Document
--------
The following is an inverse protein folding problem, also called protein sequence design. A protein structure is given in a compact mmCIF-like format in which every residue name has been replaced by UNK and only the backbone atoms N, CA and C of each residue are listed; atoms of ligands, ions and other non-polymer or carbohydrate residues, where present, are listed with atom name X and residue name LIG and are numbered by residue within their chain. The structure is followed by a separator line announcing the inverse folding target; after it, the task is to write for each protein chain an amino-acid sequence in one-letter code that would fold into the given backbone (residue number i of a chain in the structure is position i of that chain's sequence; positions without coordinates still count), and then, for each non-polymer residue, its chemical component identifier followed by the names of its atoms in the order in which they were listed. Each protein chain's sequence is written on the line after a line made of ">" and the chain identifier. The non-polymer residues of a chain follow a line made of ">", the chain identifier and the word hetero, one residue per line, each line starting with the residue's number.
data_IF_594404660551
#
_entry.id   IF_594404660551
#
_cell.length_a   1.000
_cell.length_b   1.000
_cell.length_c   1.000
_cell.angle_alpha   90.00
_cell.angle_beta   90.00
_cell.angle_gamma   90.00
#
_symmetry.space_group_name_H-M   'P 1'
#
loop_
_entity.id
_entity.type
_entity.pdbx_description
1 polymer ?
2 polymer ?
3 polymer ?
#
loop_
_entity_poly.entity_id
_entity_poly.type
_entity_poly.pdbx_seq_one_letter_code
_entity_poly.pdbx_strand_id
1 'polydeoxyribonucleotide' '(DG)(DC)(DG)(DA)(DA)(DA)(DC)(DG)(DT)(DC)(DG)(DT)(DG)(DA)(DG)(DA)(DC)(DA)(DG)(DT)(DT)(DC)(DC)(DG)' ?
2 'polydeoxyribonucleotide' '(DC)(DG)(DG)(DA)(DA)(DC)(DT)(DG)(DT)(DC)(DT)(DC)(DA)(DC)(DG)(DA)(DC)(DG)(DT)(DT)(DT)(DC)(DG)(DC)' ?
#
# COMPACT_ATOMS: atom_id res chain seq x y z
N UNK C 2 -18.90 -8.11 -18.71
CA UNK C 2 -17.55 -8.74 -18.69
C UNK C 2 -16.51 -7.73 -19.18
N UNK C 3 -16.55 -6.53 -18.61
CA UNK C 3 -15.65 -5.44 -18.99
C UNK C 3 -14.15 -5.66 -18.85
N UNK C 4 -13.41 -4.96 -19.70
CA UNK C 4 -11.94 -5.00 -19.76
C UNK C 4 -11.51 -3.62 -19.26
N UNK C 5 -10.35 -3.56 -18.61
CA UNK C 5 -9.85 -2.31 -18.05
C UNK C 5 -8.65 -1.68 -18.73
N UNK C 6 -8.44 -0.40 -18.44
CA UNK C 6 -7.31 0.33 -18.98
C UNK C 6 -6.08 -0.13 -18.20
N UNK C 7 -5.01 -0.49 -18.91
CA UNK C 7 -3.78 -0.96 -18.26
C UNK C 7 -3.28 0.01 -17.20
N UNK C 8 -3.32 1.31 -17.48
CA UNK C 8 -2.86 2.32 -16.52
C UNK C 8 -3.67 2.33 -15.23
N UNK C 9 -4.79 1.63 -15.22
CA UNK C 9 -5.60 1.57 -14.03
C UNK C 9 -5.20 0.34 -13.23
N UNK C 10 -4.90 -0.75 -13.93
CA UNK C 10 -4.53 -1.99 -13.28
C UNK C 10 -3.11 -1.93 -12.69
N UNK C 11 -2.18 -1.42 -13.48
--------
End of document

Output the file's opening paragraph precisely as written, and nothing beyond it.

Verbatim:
The following is an inverse protein folding problem, also called protein sequence design. A protein structure is given in a compact mmCIF-like format in which every residue name has been replaced by UNK and only the backbone atoms N, CA and C of each residue are listed; atoms of ligands, ions and other non-polymer or carbohydrate residues, where present, are listed with atom name X and residue name LIG and are numbered by residue within their chain. The structure is followed by a separator line announcing the inverse folding target; after it, the task is to write for each protein chain an amino-acid sequence in one-letter code that would fold into the given backbone (residue number i of a chain in the structure is position i of that chain's sequence; positions without coordinates still count), and then, for each non-polymer residue, its chemical component identifier followed by the names of its atoms in the order in which they were listed. Each protein chain's sequence is written on the line after a line made of ">" and the chain identifier. The non-polymer residues of a chain follow a line made of ">", the chain identifier and the word hetero, one residue per line, each line starting with the residue's number.